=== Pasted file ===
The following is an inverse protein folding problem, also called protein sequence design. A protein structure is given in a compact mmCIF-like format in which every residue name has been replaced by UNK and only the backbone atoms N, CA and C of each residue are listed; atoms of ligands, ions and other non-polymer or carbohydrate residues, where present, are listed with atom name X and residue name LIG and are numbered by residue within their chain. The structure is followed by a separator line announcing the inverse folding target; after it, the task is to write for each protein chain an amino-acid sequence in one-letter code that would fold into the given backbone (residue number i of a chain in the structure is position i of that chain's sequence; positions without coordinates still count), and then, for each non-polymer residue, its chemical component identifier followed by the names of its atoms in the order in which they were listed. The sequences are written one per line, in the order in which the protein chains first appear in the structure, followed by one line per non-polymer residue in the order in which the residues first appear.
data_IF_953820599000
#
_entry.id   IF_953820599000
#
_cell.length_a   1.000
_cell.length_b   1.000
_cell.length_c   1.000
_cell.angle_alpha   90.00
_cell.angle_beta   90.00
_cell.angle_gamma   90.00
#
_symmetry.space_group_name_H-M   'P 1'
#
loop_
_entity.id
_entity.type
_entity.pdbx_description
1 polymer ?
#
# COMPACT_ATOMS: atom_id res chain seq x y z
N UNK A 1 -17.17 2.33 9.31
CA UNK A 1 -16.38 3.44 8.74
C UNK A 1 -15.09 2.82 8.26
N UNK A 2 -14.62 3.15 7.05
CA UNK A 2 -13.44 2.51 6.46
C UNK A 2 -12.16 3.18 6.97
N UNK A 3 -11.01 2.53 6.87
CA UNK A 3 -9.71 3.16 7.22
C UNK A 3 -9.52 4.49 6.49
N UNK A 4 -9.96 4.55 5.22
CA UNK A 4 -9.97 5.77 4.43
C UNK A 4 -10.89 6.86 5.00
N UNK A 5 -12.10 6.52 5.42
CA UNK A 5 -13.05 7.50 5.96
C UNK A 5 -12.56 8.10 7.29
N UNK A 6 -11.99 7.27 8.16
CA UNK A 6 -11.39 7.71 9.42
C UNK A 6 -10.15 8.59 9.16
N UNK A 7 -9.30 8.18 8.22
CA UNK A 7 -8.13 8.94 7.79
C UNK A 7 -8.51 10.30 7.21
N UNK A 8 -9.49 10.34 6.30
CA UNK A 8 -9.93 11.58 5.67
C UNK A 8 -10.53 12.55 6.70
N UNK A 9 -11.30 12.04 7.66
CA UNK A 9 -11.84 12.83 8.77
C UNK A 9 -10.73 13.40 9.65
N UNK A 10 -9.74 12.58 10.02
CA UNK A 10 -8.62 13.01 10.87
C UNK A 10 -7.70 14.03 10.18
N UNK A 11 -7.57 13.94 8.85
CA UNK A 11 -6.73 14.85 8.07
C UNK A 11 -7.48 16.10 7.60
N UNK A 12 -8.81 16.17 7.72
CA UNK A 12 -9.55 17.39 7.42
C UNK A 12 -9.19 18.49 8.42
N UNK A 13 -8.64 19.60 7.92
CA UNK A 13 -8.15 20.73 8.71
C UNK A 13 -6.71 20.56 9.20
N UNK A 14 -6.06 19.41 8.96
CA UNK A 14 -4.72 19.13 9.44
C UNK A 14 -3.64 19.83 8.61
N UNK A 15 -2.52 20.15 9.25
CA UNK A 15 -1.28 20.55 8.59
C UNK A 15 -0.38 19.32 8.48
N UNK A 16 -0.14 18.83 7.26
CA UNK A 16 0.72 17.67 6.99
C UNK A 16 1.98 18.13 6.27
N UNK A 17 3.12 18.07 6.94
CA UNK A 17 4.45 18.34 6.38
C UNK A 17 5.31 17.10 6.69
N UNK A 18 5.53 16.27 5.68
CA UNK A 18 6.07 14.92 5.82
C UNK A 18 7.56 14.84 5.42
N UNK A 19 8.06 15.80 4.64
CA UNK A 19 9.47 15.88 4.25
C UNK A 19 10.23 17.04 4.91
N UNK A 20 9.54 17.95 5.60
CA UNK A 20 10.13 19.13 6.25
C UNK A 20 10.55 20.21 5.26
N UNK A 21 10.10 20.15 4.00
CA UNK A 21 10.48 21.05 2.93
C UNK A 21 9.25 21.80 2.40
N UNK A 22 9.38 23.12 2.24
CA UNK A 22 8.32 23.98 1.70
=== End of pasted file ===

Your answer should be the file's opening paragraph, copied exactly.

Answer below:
The following is an inverse protein folding problem, also called protein sequence design. A protein structure is given in a compact mmCIF-like format in which every residue name has been replaced by UNK and only the backbone atoms N, CA and C of each residue are listed; atoms of ligands, ions and other non-polymer or carbohydrate residues, where present, are listed with atom name X and residue name LIG and are numbered by residue within their chain. The structure is followed by a separator line announcing the inverse folding target; after it, the task is to write for each protein chain an amino-acid sequence in one-letter code that would fold into the given backbone (residue number i of a chain in the structure is position i of that chain's sequence; positions without coordinates still count), and then, for each non-polymer residue, its chemical component identifier followed by the names of its atoms in the order in which they were listed. The sequences are written one per line, in the order in which the protein chains first appear in the structure, followed by one line per non-polymer residue in the order in which the residues first appear.